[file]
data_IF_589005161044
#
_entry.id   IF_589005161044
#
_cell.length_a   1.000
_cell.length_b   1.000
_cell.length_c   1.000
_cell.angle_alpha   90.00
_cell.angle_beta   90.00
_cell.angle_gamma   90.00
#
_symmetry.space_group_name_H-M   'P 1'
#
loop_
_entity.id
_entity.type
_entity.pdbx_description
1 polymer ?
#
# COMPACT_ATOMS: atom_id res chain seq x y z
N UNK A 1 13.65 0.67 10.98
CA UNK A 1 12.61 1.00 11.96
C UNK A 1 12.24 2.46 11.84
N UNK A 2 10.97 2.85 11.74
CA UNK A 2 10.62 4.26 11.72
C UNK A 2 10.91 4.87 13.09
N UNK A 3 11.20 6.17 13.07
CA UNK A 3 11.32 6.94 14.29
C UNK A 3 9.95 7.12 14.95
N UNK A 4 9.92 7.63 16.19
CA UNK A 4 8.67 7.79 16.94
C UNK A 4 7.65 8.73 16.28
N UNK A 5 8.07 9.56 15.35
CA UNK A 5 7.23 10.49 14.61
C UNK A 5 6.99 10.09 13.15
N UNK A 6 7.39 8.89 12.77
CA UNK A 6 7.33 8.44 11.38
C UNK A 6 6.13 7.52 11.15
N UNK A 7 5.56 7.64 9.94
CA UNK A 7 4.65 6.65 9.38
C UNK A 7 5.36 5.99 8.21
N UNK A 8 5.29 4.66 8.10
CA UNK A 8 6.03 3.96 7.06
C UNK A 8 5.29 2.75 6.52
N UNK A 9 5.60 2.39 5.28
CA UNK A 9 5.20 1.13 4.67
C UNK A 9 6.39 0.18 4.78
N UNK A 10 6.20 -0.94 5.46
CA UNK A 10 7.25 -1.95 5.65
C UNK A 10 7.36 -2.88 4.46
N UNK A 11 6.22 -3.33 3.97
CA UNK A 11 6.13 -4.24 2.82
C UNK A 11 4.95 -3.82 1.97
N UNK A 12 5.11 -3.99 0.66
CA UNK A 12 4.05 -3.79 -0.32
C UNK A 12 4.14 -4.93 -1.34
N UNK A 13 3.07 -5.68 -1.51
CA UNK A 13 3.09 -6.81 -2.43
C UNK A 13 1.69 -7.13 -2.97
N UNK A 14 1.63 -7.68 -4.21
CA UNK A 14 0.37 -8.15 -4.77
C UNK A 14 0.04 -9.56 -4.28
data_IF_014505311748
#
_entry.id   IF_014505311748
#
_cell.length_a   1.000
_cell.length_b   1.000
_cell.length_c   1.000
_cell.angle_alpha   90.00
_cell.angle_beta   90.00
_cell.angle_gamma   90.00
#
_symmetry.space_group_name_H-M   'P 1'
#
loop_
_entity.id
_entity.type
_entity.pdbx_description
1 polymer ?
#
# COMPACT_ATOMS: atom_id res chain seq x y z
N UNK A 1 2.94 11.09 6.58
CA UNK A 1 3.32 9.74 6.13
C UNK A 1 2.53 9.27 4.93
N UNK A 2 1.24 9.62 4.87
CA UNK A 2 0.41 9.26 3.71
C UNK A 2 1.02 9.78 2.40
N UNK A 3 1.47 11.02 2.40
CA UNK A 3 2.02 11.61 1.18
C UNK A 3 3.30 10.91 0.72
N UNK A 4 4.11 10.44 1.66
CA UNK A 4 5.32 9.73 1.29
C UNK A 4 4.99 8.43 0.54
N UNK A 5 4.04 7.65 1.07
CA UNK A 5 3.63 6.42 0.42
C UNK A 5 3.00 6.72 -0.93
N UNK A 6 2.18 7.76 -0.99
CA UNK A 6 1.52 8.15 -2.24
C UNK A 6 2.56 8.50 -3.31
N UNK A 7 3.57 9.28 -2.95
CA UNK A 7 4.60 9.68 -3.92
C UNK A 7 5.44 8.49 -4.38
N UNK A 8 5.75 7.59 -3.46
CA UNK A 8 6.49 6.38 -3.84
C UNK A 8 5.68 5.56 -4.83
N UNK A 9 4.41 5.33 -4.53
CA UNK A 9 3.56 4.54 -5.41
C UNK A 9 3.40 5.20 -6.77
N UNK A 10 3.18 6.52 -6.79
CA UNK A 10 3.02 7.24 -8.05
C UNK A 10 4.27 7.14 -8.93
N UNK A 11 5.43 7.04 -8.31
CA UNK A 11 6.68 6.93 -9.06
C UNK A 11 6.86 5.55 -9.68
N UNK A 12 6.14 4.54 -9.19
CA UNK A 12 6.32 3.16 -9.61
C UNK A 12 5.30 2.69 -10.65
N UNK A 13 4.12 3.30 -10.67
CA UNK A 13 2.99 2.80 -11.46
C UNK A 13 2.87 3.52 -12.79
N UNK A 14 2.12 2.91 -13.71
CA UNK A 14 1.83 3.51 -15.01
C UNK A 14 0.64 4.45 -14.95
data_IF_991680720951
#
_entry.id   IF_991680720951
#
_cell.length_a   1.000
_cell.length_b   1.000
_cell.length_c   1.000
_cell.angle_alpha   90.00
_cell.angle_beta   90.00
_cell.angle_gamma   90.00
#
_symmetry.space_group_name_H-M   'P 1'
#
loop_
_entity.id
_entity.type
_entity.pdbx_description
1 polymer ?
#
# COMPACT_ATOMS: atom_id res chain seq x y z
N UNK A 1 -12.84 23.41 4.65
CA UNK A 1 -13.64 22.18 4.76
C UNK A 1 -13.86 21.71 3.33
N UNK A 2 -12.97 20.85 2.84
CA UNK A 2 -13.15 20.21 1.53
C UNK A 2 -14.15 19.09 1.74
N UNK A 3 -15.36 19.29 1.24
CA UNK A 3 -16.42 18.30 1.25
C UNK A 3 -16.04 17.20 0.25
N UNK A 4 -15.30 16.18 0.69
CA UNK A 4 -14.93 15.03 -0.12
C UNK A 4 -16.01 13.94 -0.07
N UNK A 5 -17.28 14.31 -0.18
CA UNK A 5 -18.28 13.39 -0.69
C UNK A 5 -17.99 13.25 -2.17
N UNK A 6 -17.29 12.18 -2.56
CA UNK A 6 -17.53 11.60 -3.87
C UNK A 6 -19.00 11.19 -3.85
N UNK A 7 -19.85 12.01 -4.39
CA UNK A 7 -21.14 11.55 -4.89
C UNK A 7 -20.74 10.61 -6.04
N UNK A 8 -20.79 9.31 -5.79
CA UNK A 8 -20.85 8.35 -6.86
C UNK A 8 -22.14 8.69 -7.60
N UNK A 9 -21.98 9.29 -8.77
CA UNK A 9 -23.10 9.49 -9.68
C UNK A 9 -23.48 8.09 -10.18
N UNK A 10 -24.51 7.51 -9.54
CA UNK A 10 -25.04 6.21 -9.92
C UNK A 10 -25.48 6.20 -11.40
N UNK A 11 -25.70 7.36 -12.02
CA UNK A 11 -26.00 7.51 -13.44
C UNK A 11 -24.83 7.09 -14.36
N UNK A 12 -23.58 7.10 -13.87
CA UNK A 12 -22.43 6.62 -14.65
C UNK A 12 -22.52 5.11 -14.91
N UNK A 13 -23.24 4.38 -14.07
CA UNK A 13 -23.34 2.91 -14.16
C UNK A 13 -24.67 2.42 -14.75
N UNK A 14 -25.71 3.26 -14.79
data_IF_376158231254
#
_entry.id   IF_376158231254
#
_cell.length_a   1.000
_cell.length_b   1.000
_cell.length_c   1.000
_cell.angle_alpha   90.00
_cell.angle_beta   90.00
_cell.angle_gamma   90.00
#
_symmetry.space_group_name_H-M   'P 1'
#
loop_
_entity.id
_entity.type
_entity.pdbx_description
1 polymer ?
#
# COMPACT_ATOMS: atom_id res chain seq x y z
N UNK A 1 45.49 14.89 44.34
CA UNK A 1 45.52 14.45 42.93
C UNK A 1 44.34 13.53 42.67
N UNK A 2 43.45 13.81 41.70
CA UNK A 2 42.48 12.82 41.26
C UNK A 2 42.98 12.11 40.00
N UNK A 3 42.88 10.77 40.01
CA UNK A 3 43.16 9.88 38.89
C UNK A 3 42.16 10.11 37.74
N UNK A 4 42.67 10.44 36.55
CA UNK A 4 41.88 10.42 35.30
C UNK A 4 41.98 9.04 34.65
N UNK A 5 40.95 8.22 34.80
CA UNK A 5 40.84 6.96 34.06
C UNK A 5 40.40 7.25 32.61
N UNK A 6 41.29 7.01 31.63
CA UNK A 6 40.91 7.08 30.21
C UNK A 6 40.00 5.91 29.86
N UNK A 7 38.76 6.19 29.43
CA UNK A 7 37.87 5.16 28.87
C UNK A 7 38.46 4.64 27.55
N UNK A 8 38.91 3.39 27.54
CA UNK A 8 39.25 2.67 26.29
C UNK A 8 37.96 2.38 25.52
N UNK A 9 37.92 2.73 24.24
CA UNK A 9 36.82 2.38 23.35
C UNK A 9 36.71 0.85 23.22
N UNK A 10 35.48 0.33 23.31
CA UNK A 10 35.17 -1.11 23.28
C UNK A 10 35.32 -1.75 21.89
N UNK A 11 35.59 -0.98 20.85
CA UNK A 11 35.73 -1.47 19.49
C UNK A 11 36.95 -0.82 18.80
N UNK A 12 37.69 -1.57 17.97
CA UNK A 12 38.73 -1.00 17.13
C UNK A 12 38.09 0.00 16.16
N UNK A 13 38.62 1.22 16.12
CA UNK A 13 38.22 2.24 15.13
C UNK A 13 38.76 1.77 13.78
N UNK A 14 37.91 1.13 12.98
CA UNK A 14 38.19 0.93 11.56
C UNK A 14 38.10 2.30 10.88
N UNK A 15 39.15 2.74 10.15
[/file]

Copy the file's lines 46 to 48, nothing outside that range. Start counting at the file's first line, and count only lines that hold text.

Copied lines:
CA UNK A 9 5.20 1.13 4.67
C UNK A 9 6.39 0.18 4.78
N UNK A 10 6.20 -0.94 5.46